By Roberta Mosier-Peterson at pastortiedye.blogspot.com
Michelle Carter won the gold medal in Rio by shot putting 20.63 meters which is 67.68 feet. This is amazing! This was her 3rd Olympics and she is the first woman from the United States to win gold in the shot put. She was a surprise champion. Among the other amazing things about this is that her father is her coach. He expressed his pride in her accomplishment and was ecstatic as he shared her glory as her coach. He said, “As parents, we jump for joy, are happy, but as her coach, I’m responsible for what happens when she fails. But she finally succeeded. The coach has retired for this year and the dad is now just walking around happy, with his chest stuck out.”
It strikes me that a family such as the Carters are much like all families. It is clear that they love one another. They have values, priorities, and a way of communicating that. It could be said that the members of the Carter family treasure one another and they also treasure shot putting.
Jesus’ words in Luke 12:49-56 are hard because we also treasure our families. We are encouraged to do so by our families, by our society, and even by our Judeo-Christian faith.
“I came to bring fire to the earth, and how I wish it were already kindled! I have a baptism with which to be baptized, and what stress I am under until it is completed! Do you think that I have come to bring peace to the earth? No, I tell you, but rather division! From now on five in one household will be divided, three against two and two against three;they will be divided: father against son and son against father, mother against daughter and daughter against mother, mother-in-law against her daughter-in-law and daughter-in-law against mother-in-law.”
He also said to the crowds, “When you see a cloud rising in the west, you immediately say, ‘It is going to rain’; and so it happens. And when you see the south wind blowing, you say, ‘There will be scorching heat’; and it happens. You hypocrites! You know how to interpret the appearance of earth and sky, but why do you not know how to interpret the present time?'”
This scripture is doubly hard because, at first glance, with only a superficial reading of it, Jesus seems to contradict other scriptures that tell us that peace is offered to us through His word and work in our lives. (By the way, these are some very favorite scriptures of mine) These passages seem to say the very opposite of what Jesus is saying in Luke 12:49-56. Consider these:
Philippians 4:6-7 – Do not be anxious about anything, but in every situation, by prayer and petition, with thanksgiving, present your requests to God. And the peace of God, which transcends all understanding, will guard your hearts and your minds in Christ Jesus.
Isaiah 26:3 – You will keep in perfect peace those whose minds are steadfast, because they trust in you.
John 14:27 – Peace I leave with you; my peace I give you. I do not give to you as the world gives. Do not let your hearts be troubled and do not be afraid.
It is possible to hold all of this together at the same time. In fact, these truths are all essential in understanding the nature of discipleship and obedience.
Jesus introduces his followers here in Luke 12:49-56 to the basic, shocking fact that obedience is thicker than blood. He is now heading toward Jerusalem where he will be immersed in difficulty. The truth that Jesus has proclaimed, has lived, and is inviting us into demands our absolute ALL. His way has to become our way. If Jesus’ way becomes our primary loyalty, we are headed for fire.It is inevitable that those who are closest to us – even our family members- will want us to follow their values, their priorities, their goals. There are times that this brings crises. We are given a choice, will we choose our family’s way or will we follow Jesus’ way? Will we accept radical change in our lives which mean that we end up “treasuring” that which seems a little ridiculous to those who are most dear to us?Even though this seems shocking, it has a ring of truth. To those listening to this for the first time, to the disciples, they would know that they had indeed left their families to follow. For instance, James and John, the sons of Zebedee heard Jesus call right there in their fishing boat with their dad. They literally left their dad in the boat, left the family enterprise of fishing,the priorities and values of their father, to become Jesus’ apprentices. It is obvious that Zebedee would not have agreed or understood such a shocking and maybe even disrespectful act. He very well might have thought and said, “My sons hate me!”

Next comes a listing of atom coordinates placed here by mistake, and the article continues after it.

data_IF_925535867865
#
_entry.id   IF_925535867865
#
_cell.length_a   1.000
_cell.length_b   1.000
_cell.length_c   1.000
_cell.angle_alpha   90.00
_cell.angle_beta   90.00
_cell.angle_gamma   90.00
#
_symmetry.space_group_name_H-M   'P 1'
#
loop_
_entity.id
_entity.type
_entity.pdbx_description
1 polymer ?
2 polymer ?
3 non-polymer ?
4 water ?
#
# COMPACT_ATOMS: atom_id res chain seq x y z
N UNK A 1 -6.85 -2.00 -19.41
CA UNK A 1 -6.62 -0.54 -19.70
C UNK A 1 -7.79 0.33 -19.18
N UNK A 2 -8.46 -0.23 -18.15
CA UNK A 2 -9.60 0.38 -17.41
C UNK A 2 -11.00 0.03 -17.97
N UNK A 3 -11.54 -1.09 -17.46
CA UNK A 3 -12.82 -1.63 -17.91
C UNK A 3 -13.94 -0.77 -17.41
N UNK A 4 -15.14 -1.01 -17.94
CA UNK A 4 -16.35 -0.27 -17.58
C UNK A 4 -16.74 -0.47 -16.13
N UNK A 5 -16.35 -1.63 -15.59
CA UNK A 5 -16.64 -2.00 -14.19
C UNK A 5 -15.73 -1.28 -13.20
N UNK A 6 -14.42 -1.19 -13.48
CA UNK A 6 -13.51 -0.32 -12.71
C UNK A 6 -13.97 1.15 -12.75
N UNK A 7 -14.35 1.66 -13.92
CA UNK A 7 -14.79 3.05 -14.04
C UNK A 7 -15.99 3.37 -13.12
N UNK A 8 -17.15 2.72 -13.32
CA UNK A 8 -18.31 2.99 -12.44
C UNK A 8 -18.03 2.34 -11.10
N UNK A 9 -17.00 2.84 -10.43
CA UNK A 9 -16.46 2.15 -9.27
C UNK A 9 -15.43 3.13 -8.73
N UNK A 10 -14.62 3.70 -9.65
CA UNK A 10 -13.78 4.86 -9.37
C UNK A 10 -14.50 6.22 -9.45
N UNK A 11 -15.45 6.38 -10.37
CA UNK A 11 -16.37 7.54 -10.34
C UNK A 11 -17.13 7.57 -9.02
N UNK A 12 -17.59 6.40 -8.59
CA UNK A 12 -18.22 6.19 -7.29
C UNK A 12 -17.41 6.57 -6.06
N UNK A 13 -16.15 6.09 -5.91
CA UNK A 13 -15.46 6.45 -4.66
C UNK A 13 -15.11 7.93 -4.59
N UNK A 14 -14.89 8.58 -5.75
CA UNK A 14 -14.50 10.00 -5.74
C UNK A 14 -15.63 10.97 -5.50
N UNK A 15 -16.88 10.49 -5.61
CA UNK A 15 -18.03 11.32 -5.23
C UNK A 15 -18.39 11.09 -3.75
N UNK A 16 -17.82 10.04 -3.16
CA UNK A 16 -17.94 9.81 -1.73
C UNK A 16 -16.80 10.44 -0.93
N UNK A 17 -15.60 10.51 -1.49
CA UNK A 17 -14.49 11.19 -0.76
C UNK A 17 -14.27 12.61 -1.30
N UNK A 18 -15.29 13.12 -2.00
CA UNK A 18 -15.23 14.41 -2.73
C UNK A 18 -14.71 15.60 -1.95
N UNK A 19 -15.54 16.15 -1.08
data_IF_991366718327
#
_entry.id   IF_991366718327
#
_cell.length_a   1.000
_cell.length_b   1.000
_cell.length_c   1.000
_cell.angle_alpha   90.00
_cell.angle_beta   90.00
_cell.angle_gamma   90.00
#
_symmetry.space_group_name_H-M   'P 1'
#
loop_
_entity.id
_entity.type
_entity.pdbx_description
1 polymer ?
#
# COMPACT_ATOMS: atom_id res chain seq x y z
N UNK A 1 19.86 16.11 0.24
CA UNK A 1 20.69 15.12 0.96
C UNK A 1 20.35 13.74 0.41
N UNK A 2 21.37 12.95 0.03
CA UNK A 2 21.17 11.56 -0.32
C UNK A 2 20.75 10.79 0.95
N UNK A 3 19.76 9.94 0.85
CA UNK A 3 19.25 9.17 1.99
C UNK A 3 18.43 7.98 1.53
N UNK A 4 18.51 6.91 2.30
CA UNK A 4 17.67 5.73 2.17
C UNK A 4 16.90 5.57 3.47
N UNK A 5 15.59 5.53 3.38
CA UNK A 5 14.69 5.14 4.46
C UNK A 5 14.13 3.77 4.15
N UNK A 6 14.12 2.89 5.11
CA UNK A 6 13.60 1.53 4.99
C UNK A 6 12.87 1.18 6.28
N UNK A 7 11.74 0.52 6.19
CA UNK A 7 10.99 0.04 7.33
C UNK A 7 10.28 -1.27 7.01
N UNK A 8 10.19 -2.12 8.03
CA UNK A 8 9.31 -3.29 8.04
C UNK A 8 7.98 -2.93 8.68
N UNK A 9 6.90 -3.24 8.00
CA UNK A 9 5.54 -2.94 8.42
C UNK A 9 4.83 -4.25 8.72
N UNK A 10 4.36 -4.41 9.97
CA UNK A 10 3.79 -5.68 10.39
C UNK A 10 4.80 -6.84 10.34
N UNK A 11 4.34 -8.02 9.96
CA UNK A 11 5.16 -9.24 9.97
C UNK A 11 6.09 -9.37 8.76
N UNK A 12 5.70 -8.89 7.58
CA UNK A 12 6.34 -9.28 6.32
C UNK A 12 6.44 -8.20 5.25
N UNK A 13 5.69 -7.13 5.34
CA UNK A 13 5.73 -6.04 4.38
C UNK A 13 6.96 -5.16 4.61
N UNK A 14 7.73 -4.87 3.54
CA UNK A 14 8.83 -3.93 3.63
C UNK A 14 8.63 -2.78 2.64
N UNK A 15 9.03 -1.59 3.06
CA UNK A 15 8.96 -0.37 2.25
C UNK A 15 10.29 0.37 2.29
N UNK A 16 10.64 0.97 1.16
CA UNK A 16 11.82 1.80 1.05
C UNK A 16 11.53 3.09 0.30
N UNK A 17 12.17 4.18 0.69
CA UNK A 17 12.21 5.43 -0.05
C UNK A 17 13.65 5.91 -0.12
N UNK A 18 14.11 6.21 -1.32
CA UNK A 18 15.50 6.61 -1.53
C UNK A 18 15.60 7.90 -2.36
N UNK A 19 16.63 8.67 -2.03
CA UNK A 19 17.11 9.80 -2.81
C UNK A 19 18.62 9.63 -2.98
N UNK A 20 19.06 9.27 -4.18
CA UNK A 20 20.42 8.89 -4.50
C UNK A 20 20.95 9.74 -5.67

John Wesley’s covenant prayer gives us a way of understanding and praying this hard reality. We embrace Jesus call and sometimes this means being emptied or abandoned. However, it is true that as we walk with Jesus, he provides everything that we need. Here is the prayer: “Make us what you will Lord, and send us where we are to go. Let us be vessels of silver or gold, or vessels of wood or stone; as long as we are vessels of honor we are content. If we are not the head or the eye or the ear, one of the nobler or more honorable instruments, then let us be the hands, or the feet, as one of the lowest and least esteemed of all the servants of our Lord. Lord, place us in your kingdom in roles you have designed for us. Lord make all of us your servants. In exalted places, or humble places. Let us be full, let us be empty. Let us have all things, let us have nothing. We freely and gladly embrace our places in your kingdom.”